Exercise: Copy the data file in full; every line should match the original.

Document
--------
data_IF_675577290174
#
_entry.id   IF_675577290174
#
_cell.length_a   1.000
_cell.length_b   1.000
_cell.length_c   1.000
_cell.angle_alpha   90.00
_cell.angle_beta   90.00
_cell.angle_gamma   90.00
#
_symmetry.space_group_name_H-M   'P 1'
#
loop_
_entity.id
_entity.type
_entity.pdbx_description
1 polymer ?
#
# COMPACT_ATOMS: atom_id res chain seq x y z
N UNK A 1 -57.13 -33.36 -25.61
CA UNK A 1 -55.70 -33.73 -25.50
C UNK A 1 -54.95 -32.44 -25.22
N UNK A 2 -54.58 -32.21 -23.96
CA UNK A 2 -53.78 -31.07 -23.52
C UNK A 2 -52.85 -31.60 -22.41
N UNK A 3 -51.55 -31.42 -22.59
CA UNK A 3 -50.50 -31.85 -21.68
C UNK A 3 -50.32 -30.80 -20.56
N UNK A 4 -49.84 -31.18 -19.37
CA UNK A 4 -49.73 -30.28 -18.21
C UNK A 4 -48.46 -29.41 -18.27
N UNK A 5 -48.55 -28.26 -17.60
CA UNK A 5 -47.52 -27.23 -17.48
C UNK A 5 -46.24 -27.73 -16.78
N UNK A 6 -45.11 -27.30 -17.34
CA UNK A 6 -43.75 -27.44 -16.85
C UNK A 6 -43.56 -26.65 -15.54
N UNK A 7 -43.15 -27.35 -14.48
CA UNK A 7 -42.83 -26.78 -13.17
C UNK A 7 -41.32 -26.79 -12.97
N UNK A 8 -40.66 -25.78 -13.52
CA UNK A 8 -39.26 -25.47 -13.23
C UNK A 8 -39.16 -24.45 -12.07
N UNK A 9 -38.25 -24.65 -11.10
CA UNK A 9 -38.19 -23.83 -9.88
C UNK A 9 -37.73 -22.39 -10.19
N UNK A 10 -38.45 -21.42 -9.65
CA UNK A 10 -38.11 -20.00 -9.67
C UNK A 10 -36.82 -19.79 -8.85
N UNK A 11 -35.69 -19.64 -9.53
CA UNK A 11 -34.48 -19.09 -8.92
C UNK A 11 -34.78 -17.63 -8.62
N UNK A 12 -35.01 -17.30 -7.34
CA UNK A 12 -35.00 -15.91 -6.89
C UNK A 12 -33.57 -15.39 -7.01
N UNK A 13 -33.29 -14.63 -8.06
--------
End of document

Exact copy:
data_IF_675577290174
#
_entry.id   IF_675577290174
#
_cell.length_a   1.000
_cell.length_b   1.000
_cell.length_c   1.000
_cell.angle_alpha   90.00
_cell.angle_beta   90.00
_cell.angle_gamma   90.00
#
_symmetry.space_group_name_H-M   'P 1'
#
loop_
_entity.id
_entity.type
_entity.pdbx_description
1 polymer ?
#
# COMPACT_ATOMS: atom_id res chain seq x y z
N UNK A 1 -57.13 -33.36 -25.61
CA UNK A 1 -55.70 -33.73 -25.50
C UNK A 1 -54.95 -32.44 -25.22
N UNK A 2 -54.58 -32.21 -23.96
CA UNK A 2 -53.78 -31.07 -23.52
C UNK A 2 -52.85 -31.60 -22.41
N UNK A 3 -51.55 -31.42 -22.59
CA UNK A 3 -50.50 -31.85 -21.68
C UNK A 3 -50.32 -30.80 -20.56
N UNK A 4 -49.84 -31.18 -19.37
CA UNK A 4 -49.73 -30.28 -18.21
C UNK A 4 -48.46 -29.41 -18.27
N UNK A 5 -48.55 -28.26 -17.60
CA UNK A 5 -47.52 -27.23 -17.48
C UNK A 5 -46.24 -27.73 -16.78
N UNK A 6 -45.11 -27.30 -17.34
CA UNK A 6 -43.75 -27.44 -16.85
C UNK A 6 -43.56 -26.65 -15.54
N UNK A 7 -43.15 -27.35 -14.48
CA UNK A 7 -42.83 -26.78 -13.17
C UNK A 7 -41.32 -26.79 -12.97
N UNK A 8 -40.66 -25.78 -13.52
CA UNK A 8 -39.26 -25.47 -13.23
C UNK A 8 -39.16 -24.45 -12.07
N UNK A 9 -38.25 -24.65 -11.10
CA UNK A 9 -38.19 -23.83 -9.88
C UNK A 9 -37.73 -22.39 -10.19
N UNK A 10 -38.45 -21.42 -9.65
CA UNK A 10 -38.11 -20.00 -9.67
C UNK A 10 -36.82 -19.79 -8.85
N UNK A 11 -35.69 -19.64 -9.53
CA UNK A 11 -34.48 -19.09 -8.92
C UNK A 11 -34.78 -17.63 -8.62
N UNK A 12 -35.01 -17.30 -7.34
CA UNK A 12 -35.00 -15.91 -6.89
C UNK A 12 -33.57 -15.39 -7.01
N UNK A 13 -33.29 -14.63 -8.06